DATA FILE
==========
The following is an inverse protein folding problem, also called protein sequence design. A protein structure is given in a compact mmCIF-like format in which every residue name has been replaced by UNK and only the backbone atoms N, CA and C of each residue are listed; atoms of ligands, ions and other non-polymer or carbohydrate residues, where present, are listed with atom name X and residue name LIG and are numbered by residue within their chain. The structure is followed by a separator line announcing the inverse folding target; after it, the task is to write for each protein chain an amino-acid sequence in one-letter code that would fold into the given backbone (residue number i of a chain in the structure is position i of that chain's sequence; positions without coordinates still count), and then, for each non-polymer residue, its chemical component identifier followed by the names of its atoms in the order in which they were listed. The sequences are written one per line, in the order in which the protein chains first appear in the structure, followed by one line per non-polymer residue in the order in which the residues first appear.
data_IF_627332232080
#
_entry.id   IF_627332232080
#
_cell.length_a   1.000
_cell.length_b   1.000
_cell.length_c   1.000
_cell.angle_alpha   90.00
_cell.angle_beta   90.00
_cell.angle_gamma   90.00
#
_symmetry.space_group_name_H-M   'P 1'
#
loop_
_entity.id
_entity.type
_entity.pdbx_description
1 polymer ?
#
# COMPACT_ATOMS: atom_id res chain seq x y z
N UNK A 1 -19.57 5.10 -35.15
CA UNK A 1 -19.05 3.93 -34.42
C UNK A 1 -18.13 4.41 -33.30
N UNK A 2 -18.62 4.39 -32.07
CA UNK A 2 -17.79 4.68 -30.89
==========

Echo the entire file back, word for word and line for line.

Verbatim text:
The following is an inverse protein folding problem, also called protein sequence design. A protein structure is given in a compact mmCIF-like format in which every residue name has been replaced by UNK and only the backbone atoms N, CA and C of each residue are listed; atoms of ligands, ions and other non-polymer or carbohydrate residues, where present, are listed with atom name X and residue name LIG and are numbered by residue within their chain. The structure is followed by a separator line announcing the inverse folding target; after it, the task is to write for each protein chain an amino-acid sequence in one-letter code that would fold into the given backbone (residue number i of a chain in the structure is position i of that chain's sequence; positions without coordinates still count), and then, for each non-polymer residue, its chemical component identifier followed by the names of its atoms in the order in which they were listed. The sequences are written one per line, in the order in which the protein chains first appear in the structure, followed by one line per non-polymer residue in the order in which the residues first appear.
data_IF_627332232080
#
_entry.id   IF_627332232080
#
_cell.length_a   1.000
_cell.length_b   1.000
_cell.length_c   1.000
_cell.angle_alpha   90.00
_cell.angle_beta   90.00
_cell.angle_gamma   90.00
#
_symmetry.space_group_name_H-M   'P 1'
#
loop_
_entity.id
_entity.type
_entity.pdbx_description
1 polymer ?
#
# COMPACT_ATOMS: atom_id res chain seq x y z
N UNK A 1 -19.57 5.10 -35.15
CA UNK A 1 -19.05 3.93 -34.42
C UNK A 1 -18.13 4.41 -33.30
N UNK A 2 -18.62 4.39 -32.07
CA UNK A 2 -17.79 4.68 -30.89